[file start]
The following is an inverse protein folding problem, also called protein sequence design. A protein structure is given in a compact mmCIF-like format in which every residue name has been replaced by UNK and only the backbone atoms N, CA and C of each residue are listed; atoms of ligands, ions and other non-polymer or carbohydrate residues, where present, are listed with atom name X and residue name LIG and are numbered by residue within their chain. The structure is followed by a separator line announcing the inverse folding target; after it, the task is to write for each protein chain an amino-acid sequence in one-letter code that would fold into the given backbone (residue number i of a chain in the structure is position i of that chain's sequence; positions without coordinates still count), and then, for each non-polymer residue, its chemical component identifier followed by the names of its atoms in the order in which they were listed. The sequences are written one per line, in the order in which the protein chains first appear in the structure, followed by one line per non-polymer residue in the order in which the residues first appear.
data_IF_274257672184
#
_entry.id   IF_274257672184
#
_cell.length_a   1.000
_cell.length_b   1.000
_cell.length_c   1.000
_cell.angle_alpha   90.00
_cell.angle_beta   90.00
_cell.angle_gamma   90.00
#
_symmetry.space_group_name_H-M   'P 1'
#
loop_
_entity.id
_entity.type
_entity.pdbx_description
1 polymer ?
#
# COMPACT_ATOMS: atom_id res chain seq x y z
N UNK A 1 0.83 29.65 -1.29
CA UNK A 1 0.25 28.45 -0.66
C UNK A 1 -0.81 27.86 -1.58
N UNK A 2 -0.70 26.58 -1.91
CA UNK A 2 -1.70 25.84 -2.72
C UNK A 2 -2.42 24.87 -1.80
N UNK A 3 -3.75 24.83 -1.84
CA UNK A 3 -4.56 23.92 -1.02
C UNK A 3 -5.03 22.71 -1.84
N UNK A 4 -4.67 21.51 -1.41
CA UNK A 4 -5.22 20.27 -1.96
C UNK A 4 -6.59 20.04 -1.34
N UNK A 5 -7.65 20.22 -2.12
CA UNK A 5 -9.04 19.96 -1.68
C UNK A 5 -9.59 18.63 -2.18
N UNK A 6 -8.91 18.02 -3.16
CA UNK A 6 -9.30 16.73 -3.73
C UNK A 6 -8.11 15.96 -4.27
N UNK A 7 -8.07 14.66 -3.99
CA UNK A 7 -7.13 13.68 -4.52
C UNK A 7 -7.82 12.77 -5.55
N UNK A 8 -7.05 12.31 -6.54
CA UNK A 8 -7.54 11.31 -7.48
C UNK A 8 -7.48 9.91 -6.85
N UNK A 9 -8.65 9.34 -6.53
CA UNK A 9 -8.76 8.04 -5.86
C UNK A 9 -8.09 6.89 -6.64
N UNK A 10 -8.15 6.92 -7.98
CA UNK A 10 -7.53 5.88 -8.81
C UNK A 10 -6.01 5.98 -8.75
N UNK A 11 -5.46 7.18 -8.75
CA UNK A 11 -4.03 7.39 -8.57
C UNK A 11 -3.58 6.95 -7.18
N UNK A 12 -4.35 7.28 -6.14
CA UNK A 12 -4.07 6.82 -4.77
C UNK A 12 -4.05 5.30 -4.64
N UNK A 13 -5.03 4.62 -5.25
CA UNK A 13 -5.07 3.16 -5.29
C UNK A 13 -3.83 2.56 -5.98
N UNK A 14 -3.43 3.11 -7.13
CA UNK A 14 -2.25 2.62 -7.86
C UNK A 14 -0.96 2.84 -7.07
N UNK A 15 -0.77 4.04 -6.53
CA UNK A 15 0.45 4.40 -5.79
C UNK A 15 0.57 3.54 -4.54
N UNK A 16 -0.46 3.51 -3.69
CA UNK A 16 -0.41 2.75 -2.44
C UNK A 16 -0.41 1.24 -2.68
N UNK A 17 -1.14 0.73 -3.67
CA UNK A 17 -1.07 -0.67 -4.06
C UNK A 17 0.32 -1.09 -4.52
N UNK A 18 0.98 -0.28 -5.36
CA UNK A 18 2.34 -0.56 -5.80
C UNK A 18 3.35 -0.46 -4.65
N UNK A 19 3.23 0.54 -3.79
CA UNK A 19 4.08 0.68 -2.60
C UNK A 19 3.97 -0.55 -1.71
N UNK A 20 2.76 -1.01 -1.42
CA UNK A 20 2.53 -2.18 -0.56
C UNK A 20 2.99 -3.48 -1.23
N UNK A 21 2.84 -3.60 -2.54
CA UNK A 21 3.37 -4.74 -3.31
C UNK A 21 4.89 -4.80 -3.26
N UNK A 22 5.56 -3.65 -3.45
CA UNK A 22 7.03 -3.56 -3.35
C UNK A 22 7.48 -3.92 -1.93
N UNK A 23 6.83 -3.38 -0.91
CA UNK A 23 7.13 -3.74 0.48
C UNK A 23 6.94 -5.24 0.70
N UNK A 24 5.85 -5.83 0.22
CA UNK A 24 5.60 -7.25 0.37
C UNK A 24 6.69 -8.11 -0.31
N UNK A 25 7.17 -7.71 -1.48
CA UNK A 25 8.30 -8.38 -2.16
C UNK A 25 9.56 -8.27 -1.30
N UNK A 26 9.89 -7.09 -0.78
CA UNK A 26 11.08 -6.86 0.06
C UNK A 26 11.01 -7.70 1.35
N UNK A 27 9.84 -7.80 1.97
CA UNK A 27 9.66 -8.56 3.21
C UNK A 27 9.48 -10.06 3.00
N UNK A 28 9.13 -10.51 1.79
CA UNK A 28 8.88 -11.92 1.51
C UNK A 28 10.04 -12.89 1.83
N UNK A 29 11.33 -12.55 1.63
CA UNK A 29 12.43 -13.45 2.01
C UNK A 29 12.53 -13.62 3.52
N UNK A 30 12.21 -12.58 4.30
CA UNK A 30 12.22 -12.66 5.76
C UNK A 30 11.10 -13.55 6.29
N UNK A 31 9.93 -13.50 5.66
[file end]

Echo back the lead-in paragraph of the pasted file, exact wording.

The following is an inverse protein folding problem, also called protein sequence design. A protein structure is given in a compact mmCIF-like format in which every residue name has been replaced by UNK and only the backbone atoms N, CA and C of each residue are listed; atoms of ligands, ions and other non-polymer or carbohydrate residues, where present, are listed with atom name X and residue name LIG and are numbered by residue within their chain. The structure is followed by a separator line announcing the inverse folding target; after it, the task is to write for each protein chain an amino-acid sequence in one-letter code that would fold into the given backbone (residue number i of a chain in the structure is position i of that chain's sequence; positions without coordinates still count), and then, for each non-polymer residue, its chemical component identifier followed by the names of its atoms in the order in which they were listed. The sequences are written one per line, in the order in which the protein chains first appear in the structure, followed by one line per non-polymer residue in the order in which the residues first appear.